Human studies to define responses to infectious agents and vaccines will be conducted.
NIH is launching a nationwide research initiative to define changes in the immune system in response to infection or vaccination. Six U.S.-based Human Immune Phenotyping Centers will receive $100 million over five years to conduct research in humans.
Funding for the centers is provided by the NIAID. Support for the first year of this initiative will come from the American Recovery and Reinvestment Act. A portion of the funding for the centers will be dedicated to support smaller studies proposed by investigators outside the program, including pilot projects, the development of research resources, and clinical studies.
“This research effort represents a major expansion of efforts to define the principles of human immune regulation, instead of relying on findings from animal models that have limitations and cannot always be extrapolated to people,” says Daniel Rotrosen, M.D., director of the division of allergy, immunology, and transplantation at NIAID. “The knowledge gained also will improve our understanding of the range of vaccine responses in particular subpopulations including newborns, young children, the elderly, patients taking immunosuppressive medications, and those with underlying diseases of the immune system such as allergy and autoimmune diseases.”
Investigators will analyze samples from well-characterized groups including children, the elderly, and people with autoimmune diseases such as lupus. These groups represent diverse populations with respect to age, genetics, gender, and ethnicity.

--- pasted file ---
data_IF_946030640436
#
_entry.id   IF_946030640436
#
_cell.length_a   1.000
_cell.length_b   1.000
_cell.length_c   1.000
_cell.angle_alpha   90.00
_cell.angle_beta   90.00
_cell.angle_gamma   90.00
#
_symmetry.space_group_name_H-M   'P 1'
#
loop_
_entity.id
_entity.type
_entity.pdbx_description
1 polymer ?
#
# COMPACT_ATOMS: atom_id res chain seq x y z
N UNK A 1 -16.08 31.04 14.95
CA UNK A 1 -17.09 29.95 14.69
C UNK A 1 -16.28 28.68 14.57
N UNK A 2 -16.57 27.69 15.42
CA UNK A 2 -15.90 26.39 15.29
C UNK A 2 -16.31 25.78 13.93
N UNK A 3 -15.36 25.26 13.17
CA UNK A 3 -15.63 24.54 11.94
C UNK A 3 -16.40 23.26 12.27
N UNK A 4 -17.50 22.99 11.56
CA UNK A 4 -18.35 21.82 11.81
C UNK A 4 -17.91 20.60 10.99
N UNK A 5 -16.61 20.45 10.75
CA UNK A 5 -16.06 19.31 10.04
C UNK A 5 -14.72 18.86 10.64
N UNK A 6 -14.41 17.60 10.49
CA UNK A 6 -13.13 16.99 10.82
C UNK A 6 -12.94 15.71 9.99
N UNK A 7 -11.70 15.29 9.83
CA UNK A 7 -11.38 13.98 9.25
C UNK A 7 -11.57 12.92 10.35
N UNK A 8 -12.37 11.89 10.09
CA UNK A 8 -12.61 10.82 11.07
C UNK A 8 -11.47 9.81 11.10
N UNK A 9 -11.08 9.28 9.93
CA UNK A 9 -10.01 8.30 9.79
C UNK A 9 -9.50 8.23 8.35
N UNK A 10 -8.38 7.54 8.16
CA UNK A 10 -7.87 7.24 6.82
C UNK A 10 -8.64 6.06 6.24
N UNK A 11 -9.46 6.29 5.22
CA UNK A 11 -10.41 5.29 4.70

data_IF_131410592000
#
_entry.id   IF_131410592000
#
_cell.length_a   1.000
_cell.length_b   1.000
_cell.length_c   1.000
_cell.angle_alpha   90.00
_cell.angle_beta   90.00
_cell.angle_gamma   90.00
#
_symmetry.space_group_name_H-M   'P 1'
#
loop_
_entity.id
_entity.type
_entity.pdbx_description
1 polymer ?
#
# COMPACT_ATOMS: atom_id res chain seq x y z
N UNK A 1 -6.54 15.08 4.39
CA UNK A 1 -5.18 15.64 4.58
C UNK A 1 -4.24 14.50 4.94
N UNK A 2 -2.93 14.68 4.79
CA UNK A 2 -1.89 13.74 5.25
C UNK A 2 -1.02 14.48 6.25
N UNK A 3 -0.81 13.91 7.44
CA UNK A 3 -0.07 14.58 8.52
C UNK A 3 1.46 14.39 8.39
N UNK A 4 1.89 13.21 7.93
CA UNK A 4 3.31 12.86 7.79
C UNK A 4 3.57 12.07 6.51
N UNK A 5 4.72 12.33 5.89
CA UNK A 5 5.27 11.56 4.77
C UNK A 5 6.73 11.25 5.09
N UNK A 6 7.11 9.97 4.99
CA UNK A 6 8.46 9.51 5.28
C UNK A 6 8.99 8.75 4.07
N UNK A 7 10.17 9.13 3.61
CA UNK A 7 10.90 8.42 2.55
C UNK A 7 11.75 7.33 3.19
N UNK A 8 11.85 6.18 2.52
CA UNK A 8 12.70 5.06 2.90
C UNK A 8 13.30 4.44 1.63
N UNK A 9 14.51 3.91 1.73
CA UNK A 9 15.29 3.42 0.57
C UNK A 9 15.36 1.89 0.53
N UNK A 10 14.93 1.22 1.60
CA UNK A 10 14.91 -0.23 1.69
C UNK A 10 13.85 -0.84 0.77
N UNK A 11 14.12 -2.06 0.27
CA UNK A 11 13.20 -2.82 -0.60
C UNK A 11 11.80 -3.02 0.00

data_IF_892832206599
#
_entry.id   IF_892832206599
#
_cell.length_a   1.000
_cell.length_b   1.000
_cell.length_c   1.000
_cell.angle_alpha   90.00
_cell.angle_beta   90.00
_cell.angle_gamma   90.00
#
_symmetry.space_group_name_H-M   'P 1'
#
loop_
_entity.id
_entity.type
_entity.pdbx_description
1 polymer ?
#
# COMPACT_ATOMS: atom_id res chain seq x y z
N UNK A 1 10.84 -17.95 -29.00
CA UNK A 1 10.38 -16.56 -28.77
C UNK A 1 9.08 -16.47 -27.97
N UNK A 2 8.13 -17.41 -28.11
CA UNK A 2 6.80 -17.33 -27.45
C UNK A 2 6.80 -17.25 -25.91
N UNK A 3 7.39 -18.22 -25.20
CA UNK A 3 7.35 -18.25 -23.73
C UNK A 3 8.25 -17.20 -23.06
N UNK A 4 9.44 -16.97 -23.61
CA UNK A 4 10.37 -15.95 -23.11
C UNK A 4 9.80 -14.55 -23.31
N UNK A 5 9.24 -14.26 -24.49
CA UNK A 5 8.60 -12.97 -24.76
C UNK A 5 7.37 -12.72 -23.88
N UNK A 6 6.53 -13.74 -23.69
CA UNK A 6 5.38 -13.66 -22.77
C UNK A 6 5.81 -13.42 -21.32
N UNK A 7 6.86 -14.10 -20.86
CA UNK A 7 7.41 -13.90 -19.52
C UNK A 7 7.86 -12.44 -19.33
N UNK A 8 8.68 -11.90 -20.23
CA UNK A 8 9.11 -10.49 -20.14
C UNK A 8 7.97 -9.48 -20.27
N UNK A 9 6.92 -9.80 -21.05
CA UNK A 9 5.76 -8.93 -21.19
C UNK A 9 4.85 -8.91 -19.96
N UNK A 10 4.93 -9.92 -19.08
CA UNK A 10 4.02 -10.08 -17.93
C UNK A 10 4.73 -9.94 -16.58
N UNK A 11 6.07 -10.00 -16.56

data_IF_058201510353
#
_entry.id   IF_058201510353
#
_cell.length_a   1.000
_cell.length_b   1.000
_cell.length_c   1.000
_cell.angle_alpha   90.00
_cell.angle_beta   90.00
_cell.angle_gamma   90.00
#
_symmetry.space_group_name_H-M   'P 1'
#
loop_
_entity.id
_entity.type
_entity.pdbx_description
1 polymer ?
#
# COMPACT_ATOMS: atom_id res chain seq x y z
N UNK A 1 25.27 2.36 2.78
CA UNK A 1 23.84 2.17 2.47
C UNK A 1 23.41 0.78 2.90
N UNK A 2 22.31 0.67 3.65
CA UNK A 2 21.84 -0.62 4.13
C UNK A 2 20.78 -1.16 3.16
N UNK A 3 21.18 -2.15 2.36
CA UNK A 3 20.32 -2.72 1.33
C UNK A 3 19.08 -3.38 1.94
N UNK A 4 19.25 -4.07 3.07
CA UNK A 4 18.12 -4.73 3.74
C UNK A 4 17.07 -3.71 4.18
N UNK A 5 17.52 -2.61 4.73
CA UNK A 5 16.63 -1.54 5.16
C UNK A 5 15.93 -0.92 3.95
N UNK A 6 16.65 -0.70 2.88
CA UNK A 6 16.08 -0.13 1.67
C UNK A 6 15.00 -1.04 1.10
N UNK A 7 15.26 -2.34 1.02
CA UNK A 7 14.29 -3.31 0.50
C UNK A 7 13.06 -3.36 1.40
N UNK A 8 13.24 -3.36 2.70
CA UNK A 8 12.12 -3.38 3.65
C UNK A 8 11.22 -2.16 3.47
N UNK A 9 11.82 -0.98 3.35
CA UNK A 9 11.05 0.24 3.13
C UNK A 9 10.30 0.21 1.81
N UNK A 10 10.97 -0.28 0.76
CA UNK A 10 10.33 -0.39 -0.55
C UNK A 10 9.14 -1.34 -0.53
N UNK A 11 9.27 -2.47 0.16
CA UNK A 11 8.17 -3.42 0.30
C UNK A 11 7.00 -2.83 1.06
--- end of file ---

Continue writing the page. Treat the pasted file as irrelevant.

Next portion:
The research teams will examine immune system elements of these populations before and after exposure to naturally acquired infections or to vaccines or vaccine components. Their studies will focus on immune responses to vaccines against specific viruses and bacteria, such as influenza and pneumococcus, as well as to infection with West Nile virus.
The investigators will take advantage of technological developments and advances in assay technology, databases, and mathematical models to identify and analyze the complex changes in immune profiles. They believe that this will enable new approaches to examining vaccine safety, not just of individual vaccines but of the processes of immunization in general.
Each awardee will contribute to the establishment of a centralized infrastructure to collect, characterize, and store human samples and analyze the large datasets that will be generated. Eventually, the centers will gather the information from this effort into a centralized web-based database, which will be made available to the scientific community to promote and support human immunology research.
The following six core institutions and principal investigators will participate in the inaugural program: Jacques Banchereau, Ph.D., from Baylor Research Institute, Ellis Reinherz, M.D., from Dana-Farber Cancer Institute, Bali Pulendran, Ph.D., from Emory University, Gregory Poland, M.D., from Mayo Clinic, Mark Davis, Ph.D., from Stanford University, and David Hafler, M.D., and Erol Fikrig, M.D., from Yale University.